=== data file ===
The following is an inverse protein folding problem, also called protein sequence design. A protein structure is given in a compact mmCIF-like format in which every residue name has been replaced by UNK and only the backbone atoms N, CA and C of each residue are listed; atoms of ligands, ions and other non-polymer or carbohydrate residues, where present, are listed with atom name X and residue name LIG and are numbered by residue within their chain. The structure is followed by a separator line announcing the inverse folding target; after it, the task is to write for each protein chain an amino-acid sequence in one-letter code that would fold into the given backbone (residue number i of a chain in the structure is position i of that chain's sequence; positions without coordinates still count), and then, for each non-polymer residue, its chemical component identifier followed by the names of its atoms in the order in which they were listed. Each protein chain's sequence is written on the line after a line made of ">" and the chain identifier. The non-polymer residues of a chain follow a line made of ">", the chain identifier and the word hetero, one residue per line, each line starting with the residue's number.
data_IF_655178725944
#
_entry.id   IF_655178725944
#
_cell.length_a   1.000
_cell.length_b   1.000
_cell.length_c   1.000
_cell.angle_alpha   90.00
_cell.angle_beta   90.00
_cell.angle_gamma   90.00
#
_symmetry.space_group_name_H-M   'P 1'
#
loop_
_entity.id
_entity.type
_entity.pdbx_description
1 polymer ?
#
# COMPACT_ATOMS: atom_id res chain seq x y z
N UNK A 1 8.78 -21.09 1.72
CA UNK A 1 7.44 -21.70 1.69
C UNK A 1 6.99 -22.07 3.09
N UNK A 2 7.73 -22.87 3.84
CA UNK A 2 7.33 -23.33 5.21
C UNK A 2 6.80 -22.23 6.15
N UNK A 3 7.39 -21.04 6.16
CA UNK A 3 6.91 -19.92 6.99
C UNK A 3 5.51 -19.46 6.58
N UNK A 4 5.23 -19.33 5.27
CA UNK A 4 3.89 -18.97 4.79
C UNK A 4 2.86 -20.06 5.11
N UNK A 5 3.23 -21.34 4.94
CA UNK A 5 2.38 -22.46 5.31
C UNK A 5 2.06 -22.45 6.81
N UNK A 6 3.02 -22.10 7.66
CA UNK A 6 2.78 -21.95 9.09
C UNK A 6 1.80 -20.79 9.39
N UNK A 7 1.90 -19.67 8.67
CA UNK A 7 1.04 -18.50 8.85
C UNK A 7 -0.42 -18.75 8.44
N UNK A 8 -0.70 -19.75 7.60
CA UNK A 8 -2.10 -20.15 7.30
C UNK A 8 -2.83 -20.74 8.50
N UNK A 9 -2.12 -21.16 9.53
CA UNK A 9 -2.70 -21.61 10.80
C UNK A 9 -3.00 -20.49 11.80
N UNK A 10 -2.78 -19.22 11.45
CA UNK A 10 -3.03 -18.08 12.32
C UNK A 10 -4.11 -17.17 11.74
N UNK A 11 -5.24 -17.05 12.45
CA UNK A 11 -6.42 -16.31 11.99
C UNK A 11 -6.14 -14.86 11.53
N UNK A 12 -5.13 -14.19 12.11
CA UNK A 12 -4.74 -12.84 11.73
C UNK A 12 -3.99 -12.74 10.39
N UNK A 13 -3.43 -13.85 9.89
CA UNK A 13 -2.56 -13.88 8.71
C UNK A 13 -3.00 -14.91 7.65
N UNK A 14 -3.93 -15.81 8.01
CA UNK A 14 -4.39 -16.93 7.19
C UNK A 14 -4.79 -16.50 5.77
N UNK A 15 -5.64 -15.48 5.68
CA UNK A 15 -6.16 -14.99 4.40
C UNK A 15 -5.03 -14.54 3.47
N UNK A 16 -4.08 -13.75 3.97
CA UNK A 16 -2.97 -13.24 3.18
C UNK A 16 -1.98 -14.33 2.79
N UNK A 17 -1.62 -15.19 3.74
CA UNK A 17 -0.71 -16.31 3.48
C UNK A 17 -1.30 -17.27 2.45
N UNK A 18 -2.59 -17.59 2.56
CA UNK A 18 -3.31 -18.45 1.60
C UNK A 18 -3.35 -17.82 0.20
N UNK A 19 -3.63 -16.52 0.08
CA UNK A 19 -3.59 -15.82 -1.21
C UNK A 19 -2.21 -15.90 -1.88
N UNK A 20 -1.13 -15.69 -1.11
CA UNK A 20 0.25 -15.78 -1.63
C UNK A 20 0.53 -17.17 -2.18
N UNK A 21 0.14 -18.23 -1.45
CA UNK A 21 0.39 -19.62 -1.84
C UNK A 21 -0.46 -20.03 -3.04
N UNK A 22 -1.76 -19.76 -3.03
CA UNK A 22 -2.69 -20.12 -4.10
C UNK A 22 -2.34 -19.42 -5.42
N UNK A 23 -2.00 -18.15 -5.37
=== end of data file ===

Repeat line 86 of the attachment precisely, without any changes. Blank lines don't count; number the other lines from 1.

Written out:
CA UNK A 22 -2.69 -20.12 -4.10